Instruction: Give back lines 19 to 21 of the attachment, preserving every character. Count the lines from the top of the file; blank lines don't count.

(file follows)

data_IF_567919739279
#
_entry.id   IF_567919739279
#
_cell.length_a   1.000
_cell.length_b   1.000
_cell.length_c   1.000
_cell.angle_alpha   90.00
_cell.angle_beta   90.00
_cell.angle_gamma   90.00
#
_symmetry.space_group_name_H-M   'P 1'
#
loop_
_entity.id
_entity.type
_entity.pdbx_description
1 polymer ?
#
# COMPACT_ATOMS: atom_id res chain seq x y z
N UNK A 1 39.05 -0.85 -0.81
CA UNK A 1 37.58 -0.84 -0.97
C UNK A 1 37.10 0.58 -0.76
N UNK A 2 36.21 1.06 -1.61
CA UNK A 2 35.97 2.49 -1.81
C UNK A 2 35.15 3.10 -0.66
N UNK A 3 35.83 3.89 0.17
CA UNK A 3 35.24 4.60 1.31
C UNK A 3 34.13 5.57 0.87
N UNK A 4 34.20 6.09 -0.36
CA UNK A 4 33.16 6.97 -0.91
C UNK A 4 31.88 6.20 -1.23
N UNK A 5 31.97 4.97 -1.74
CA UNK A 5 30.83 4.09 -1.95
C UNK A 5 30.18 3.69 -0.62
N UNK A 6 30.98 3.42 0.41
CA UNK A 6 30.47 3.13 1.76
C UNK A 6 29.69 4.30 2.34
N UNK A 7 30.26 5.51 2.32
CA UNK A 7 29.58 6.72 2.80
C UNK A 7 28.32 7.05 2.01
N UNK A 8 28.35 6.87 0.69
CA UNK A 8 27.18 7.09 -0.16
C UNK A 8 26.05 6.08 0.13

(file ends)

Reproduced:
#
# COMPACT_ATOMS: atom_id res chain seq x y z
N UNK A 1 39.05 -0.85 -0.81